Today marks the end of our class on prayer. I’m so glad you took the time to join Shereen and me as we walked through the Lord’s Prayer with you these past 10 weeks. I’m also grateful to those of you who participated throughout the class by joining in our discussion. As promised, I will be drawing from among all the participants for a winner of our grand prize. I’ll announce that name in next week’s blog.
In Luke 11, Jesus finishes his instruction on prayer with the following parable:
Then, teaching them more about prayer, he used this story: “Suppose you went to a friend’s house at midnight, wanting to borrow three loaves of bread. You say to him, ‘A friend of mine has just arrived for a visit, and I have nothing for him to eat.’ And suppose he calls out from his bedroom, ‘Don’t bother me. The door is locked for the night, and my family and I are all in bed. I can’t help you.’ But I tell you this—though he won’t do it for friendship’s sake, if you keep knocking long enough, he will get up and give you whatever you need because of your shameless persistence.
“And so I tell you, keep on asking, and you will receive what you ask for. Keep on seeking, and you will find. Keep on knocking, and the door will be opened to you. For everyone who asks, receives. Everyone who seeks, finds. And to everyone who knocks, the door will be opened.
“You fathers—if your children ask for a fish, do you give them a snake instead? Or if they ask for an egg, do you give them a scorpion? Of course not! So if you sinful people know how to give good gifts to your children, how much more will your heavenly Father give the Holy Spirit to those who ask him.” Luke 11: 5-13 (NLT)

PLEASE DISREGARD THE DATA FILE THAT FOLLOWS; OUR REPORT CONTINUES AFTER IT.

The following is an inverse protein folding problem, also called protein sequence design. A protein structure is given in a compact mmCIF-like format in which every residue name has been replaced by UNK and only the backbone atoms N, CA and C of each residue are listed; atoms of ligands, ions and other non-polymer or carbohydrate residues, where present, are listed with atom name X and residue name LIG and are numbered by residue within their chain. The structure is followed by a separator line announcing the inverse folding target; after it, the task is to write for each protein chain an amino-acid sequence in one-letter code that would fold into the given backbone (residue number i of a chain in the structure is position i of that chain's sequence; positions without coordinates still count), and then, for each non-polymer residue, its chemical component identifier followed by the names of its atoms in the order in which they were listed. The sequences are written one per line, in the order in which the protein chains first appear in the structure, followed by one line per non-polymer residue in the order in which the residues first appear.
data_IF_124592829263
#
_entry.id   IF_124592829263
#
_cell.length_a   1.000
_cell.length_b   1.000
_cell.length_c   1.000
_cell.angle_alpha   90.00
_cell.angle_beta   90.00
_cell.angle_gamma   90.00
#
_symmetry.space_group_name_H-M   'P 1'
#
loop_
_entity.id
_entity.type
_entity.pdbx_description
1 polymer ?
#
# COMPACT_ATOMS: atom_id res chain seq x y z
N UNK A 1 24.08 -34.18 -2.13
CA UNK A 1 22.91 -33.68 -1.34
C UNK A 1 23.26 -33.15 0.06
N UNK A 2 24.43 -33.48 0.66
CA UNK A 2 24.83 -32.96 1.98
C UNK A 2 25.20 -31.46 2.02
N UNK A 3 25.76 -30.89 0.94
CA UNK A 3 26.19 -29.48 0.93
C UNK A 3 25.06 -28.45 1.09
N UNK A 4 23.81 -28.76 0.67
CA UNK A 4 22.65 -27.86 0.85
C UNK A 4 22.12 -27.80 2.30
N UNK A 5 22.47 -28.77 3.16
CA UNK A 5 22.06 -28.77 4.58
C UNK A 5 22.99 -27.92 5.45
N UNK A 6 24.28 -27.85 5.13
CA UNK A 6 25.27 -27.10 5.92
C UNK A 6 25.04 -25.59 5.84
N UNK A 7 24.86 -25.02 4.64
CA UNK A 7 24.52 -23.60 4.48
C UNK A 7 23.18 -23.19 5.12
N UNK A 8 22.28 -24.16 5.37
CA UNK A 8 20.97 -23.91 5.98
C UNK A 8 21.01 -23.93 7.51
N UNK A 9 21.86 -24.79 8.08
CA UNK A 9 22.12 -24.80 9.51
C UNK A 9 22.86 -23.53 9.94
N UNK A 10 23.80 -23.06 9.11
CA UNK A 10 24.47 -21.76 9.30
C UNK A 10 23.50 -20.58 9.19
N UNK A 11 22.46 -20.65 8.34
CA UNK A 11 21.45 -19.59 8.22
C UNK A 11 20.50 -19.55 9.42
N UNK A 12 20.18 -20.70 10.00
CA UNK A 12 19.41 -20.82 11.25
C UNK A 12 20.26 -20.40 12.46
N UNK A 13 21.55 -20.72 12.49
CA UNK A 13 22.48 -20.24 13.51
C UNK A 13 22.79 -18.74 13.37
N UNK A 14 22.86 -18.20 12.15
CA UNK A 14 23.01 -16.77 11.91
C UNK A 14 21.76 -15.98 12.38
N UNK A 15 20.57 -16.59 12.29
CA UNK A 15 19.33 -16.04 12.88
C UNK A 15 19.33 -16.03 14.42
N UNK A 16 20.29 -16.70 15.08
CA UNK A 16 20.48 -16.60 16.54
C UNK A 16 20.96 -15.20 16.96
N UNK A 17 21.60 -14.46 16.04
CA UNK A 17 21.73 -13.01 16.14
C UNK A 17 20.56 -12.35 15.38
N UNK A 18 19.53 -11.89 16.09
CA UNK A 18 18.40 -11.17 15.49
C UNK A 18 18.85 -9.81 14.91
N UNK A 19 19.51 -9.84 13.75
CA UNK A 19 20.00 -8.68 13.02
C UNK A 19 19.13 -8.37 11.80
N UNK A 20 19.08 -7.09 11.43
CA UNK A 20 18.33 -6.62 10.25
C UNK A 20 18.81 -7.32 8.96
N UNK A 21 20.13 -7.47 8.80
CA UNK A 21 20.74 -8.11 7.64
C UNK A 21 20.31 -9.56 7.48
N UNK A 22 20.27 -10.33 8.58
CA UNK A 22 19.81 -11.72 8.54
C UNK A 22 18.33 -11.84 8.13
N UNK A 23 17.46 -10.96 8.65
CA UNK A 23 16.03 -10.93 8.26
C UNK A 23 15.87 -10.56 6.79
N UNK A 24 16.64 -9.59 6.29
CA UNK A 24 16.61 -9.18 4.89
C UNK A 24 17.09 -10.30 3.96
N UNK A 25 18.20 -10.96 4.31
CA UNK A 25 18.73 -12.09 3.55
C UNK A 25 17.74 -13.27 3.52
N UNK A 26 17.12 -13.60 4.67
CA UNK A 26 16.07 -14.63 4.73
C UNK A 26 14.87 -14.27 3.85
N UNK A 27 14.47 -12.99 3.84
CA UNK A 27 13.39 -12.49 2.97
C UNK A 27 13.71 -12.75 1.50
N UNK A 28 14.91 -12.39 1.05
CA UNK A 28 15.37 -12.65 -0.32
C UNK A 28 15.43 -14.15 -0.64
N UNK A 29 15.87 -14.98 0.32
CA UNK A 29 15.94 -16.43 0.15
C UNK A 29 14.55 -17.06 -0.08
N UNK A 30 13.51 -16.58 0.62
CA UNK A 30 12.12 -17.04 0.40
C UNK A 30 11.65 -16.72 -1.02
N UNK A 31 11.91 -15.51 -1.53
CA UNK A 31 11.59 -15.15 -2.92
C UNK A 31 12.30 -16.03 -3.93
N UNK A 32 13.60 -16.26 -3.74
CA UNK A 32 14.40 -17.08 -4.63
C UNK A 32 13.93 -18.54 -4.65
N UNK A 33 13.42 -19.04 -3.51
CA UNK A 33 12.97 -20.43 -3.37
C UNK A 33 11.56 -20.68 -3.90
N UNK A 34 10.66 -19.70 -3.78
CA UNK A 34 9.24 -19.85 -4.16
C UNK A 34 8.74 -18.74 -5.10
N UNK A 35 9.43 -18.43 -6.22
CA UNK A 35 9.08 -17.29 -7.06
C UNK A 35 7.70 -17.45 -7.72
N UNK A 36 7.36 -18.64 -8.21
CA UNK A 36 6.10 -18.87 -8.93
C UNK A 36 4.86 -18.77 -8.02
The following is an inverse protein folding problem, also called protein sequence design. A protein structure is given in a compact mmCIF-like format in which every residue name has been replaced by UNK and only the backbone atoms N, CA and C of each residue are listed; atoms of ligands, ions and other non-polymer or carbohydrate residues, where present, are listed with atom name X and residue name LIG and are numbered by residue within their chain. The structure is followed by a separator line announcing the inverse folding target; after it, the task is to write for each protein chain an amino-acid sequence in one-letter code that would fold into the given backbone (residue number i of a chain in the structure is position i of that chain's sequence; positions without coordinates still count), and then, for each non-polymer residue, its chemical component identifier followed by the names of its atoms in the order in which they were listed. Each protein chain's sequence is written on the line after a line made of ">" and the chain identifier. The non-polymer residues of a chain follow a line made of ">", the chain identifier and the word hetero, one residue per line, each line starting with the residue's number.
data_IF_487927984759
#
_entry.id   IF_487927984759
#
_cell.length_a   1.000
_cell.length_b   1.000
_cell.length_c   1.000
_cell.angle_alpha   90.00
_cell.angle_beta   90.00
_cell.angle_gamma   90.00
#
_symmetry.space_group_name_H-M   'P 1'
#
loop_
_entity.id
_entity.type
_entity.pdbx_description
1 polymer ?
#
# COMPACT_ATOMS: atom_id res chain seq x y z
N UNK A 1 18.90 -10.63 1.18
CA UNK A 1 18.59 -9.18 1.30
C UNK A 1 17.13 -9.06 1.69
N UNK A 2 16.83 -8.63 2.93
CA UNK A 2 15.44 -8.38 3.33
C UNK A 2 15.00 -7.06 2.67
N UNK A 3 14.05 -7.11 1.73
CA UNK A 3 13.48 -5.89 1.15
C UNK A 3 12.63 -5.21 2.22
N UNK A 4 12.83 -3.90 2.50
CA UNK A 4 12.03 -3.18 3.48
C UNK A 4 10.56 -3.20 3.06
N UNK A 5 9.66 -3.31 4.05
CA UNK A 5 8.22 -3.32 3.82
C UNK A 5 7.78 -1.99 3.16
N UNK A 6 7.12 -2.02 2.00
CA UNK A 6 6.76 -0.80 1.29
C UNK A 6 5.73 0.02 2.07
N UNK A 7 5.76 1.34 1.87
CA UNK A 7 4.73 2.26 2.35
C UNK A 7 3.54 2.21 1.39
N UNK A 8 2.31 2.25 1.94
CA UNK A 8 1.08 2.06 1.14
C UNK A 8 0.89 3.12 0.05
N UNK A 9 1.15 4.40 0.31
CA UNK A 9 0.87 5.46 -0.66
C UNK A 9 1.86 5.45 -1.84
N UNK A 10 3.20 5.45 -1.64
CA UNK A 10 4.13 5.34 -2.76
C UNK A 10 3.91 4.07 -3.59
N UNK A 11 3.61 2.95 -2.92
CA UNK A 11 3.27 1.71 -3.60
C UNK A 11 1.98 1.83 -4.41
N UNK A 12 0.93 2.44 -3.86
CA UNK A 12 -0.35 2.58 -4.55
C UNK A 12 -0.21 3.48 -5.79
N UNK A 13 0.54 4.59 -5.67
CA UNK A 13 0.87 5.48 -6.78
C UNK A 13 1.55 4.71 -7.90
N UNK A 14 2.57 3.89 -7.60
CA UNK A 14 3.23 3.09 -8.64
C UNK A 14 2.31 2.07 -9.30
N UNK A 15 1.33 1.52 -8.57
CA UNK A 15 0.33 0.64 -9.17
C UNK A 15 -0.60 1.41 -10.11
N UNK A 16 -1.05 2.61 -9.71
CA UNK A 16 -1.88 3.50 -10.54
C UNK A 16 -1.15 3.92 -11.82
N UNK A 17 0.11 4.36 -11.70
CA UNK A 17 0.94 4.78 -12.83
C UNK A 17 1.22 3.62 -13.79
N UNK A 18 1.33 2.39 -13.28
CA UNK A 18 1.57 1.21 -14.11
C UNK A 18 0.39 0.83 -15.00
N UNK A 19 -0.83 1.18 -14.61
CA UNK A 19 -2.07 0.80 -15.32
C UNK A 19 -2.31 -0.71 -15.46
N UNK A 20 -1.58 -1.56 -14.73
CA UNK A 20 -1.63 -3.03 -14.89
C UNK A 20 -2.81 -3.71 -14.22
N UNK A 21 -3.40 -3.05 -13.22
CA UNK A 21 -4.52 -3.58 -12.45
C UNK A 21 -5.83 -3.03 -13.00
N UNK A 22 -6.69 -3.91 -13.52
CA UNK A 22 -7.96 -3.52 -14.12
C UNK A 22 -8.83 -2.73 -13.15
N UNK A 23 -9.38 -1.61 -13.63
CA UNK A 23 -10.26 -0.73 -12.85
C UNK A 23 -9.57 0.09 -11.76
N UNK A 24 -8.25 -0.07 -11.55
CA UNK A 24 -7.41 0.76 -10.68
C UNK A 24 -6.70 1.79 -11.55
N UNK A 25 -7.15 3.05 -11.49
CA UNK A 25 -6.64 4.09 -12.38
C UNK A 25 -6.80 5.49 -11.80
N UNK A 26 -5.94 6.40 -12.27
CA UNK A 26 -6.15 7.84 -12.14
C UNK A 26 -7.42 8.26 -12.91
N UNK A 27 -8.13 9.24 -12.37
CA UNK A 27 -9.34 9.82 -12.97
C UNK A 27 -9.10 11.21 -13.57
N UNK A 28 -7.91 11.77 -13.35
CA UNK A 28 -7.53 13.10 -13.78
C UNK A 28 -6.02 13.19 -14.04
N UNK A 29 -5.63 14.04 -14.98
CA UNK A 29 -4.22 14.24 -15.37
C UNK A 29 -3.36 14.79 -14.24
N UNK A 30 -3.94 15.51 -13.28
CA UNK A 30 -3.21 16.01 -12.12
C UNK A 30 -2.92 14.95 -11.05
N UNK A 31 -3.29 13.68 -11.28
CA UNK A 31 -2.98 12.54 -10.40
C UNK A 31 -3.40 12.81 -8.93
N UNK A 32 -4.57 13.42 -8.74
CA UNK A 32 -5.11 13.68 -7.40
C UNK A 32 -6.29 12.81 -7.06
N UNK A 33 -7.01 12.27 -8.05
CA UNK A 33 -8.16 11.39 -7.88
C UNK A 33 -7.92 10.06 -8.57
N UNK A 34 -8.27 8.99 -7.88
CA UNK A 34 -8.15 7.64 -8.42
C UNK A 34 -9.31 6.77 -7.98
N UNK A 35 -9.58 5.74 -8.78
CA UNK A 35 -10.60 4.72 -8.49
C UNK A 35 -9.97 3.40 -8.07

We delight in giving our children what they need and what they want. Yet as good parents we don’t always give our children exactly what they ask for. Sometimes, in our greater wisdom, we know what they want could hurt them, so we say, “No.” Sometimes they aren’t mature enough for what they’ve asked to have—i.e. to drive a car, to own a cell phone. So we say, “Wait.”
Have you ever noticed how much waiting there is in the Bible?
- Abraham and Sarah
- the children of Israel waiting for deliverance from Babylon and entrance into Promised Land
- Jacob for Rachel
- Hannah for Samuel
- David for his kingdom
- Joseph in jail.
Why do you think that is? Could it be waiting is God’s way of growing our faith? Helping us mature?
So what can we learn about prayer from this story? Jesus invites us to be persistent—to come boldly with our requests. He also reminds us once again who it is that listens to our prayers. The one hearing our requests is not some Genie in a Bottle obligated to grant our every wish. Nor is he a cranky neighbor who may or may not choose to answer based solely on his own comfort. Our God is a loving, all-knowing Father who delights in giving His children good gifts.
Trust in that.
Do not be anxious about anything, but in every situation, by prayer and petition, with thanksgiving, present your requests to God. And the peace of God, which transcends all understanding, will guard your hearts and your minds in Christ Jesus. Philippians 4:6-7 (NIV)
GOING DEEPER (for personal study)
Before you leave this study take a moment to review. Watch the following video: . Then jot down each section of the Lord’s Prayer and summarize what you learned about prayer next to each one.
“Father, hallowed be your name.
Your kingdom come.
Give us each day our daily bread.
Forgive us our sins for we also forgive everyone who sins against us.
And lead us not into temptation.”
DISCUSSION (please share your answer with all of us by leaving a reply we all can read)
What is your greatest “take-away” about prayer after having taken this class?